This is a story of how one addict was helped by an alternative recovery program. LifeRing Secular Recovery (LSR) was begun in the San Francisco area and has many meetings based in California. In the past few years, LifeRing meetings have begun popping up all around the U.S. It's heartening to read this guy's story. He clearly needed another choice. Thanks to LifeRing, he got one. There is a link to the LifeRing website on the left of this blog. And here: www.unhooked.com.
LifeRing Offers Secular Recovery
By Tom Moon, MFT
Published: August 23, 2007
“You should write a column about LifeRing,” Brad writes in an e-mail. “Hardly anybody seems to know about that program, but those guys totally saved my ass.” Now in his late thirties, he’s been struggling with alcohol and drug addiction since his early teens. He got serious about recovery six years ago, when his addiction to crystal meth destroyed his relationship with a partner whom he deeply loved. But Brad is also a self-described “secular humanist” and a “committed atheist.” He’s been in two treatment programs. Both of them were based on the philosophy of Alcoholics Anonymous and required attendance at twelve-step meetings. “I tried and tried to fit myself into that mold,” he writes, “and I just couldn’t do it.
They were very welcoming and told me I could take what worked and leave the rest, but all of the “higher power” talk at the meetings made me feel totally alienated. I couldn’t feel like I was a part of it, and didn’t stay sober.”
When a friend told him about a new self-help recovery program not based on spiritual principles, Brad located a meeting and attended it. “For the first time,” he writes, “I felt relaxed in a recovery meeting. There were no “drunkalogues” no 12 steps, and – yay! – no God talk. The focus was on what’s happening in our lives now. We just went around the room and checked in about how our week had gone. You could
talk about any drug you were trying to quit, not just alcohol. And “cross talk” was fine. We were allowed to ask questions and make comments on what each other said. At the end of the meeting, we gave ourselves a round of applause for staying clean and sober. That was all there was to it. I loved it.” Brad began attending meetings regularly.
LifeRing Secular Recovery (LSR) is a relatively new program. It evolved from an earlier organization and only began to acquire its independent identity in 1999, but since then it’s grown rapidly. There are now meetings in every area of the country, as well as in Canada, Europe, Australia, and Asia, and there are regularly scheduled online meetings at its website. The program has three core values: Sobriety: Like AA and NA, LSR is an abstinence-based program. Its motto is “Sobriety is our priority.” It’s a program for people who have come to the conclusion that the only solution for them is abstinence. By “sobriety” LifeRing means complete abstinence from alcohol and illicit or non-medically indicated drugs. Secularity: LSR is an alternative to programs which stress spiritual or religious solutions to addiction, but
that doesn’t mean that it’s just for atheists or agnostics. As explained on the Web site, “The proportion of churchgoers and others in LifeRing is about the same as in the general population. Since the LifeRing recovery process does not rely on a “higher power” or similar concepts, LifeRing participants’ religious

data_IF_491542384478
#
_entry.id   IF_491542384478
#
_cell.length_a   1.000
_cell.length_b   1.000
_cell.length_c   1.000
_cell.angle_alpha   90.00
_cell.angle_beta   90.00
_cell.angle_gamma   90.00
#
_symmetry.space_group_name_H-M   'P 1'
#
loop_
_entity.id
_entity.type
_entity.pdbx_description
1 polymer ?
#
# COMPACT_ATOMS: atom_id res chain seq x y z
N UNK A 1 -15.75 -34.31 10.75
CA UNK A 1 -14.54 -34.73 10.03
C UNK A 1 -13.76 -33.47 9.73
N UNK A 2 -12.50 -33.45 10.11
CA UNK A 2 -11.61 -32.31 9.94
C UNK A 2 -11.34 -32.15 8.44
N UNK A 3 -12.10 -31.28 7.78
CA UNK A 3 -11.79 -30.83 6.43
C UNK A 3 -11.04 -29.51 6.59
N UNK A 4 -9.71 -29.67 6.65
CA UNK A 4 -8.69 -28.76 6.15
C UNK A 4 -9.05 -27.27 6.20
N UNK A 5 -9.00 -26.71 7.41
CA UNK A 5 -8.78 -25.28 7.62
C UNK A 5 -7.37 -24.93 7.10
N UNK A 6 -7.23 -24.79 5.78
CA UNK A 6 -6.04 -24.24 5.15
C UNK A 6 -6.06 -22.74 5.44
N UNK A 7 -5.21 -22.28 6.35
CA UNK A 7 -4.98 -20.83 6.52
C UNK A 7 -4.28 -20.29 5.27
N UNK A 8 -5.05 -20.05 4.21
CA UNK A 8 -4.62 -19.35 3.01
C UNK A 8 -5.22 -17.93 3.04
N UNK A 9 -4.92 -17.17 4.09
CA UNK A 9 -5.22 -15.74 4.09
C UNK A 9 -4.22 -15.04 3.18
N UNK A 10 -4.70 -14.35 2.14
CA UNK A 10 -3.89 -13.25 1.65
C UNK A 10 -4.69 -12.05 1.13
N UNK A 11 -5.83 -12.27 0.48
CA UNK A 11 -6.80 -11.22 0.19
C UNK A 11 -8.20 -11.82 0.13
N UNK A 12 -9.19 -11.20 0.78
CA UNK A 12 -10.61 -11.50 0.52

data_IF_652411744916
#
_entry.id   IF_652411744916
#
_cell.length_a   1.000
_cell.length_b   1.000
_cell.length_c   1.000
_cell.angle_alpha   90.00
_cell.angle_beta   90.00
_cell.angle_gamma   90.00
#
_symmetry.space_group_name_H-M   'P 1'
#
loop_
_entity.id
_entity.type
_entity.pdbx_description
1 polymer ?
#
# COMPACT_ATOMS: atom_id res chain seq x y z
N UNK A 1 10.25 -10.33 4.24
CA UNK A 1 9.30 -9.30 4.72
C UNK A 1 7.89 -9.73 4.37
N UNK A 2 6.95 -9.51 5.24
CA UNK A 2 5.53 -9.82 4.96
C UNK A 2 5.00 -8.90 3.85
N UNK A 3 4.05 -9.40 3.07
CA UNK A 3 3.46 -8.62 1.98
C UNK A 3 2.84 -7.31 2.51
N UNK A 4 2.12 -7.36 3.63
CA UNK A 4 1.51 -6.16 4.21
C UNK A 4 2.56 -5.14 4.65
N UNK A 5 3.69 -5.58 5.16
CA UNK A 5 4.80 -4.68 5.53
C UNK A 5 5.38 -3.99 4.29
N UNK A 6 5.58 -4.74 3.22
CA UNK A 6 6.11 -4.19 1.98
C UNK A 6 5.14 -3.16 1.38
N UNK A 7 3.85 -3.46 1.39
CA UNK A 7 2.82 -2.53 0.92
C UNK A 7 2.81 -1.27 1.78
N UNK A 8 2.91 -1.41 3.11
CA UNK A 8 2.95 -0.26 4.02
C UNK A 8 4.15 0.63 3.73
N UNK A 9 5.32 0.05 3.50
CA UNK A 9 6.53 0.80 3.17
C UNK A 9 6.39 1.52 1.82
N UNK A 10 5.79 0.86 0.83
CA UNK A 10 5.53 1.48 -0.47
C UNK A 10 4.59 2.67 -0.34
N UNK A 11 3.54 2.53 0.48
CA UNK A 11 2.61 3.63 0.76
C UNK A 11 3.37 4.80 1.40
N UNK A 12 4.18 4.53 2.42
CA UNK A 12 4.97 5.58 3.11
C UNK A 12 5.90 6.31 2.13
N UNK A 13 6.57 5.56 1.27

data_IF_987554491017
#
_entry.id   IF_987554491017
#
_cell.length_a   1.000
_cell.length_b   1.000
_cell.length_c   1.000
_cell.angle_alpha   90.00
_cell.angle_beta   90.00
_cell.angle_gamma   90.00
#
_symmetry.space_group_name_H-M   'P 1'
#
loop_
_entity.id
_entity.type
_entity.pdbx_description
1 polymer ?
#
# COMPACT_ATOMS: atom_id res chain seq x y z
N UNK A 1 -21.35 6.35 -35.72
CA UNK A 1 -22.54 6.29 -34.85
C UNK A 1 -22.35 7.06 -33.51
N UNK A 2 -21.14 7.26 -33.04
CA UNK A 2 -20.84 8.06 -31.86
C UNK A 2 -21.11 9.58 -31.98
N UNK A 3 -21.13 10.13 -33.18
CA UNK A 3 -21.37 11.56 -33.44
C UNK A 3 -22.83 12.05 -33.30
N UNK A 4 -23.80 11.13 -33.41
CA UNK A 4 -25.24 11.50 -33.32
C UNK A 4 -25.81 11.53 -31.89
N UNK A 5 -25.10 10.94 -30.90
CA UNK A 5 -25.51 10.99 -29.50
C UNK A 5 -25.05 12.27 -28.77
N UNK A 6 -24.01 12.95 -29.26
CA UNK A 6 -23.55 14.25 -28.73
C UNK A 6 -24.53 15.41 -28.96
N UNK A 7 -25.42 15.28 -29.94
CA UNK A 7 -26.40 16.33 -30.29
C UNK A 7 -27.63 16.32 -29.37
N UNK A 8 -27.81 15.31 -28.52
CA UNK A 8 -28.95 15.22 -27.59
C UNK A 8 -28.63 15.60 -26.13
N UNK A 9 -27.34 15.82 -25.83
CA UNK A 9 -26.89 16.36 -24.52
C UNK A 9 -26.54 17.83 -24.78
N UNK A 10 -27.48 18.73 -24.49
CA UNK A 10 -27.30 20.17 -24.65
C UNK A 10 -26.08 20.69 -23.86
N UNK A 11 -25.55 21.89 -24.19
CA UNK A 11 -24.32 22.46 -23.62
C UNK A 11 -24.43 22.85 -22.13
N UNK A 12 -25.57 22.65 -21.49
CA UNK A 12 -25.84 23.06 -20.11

and/ or spiritual beliefs remain private and don’t become an issue in the meeting.” While some of its members, like Brad, don’t use 12 step programs, LSR as a program supports a pragmatic, “whatever works for you” approach to recovery. Some people in LifeRing are also members of AA and NA. Self-Help: LSR believes that sobriety is a learned skill like learning to ride a bicycle. Sometimes people fall, but if they keep getting back on the bike, eventually they learn to ride. In LifeRing, members build their own individualized recovery programs. Plenty of tools and support from others in recovery are provided. Nobody is required to call themselves an “alcoholic” or an “addict.” Some choose to do it and some don’t. In LifeRing “The effort to stop drinking and using and drugs is required. The self-defining
labels and the theories behind them are optional.”
Can such a simple approach actually help addicts recover? As far as I know, there have as yet been no scientific evaluations of LifeRing’s effectiveness, although the program invites and welcomes scientific scrutiny. But judging by how it has grown, many people are apparently finding it helpful, and LSR meetings are increasingly accepted in treatment facilities as alternatives to 12 step meetings, a sign of its
growing respect among treatment professionals.
As for Brad, he just celebrated his first year of being completely clean and sober. That’s his longest period of abstinence since he began drinking at age 14. “I know that’s not long, compared to all the years I was fucked up, but I now know that I have the power to live without drugs and alcohol. The support I’ve gotten has been great, and so far I haven’t had a relapse since my first meeting.” Currently, he attends both of the two meetings that are available in his area, and checks in regularly with other LifeRing members.
Anyone who would like more information about this addiction recovery option can access the LSR website, www.unhooked.com. The site also contains a region-by-region listing of meetings. Tom Moon is a psychotherapist in San Francisco. His website is tommoon.net.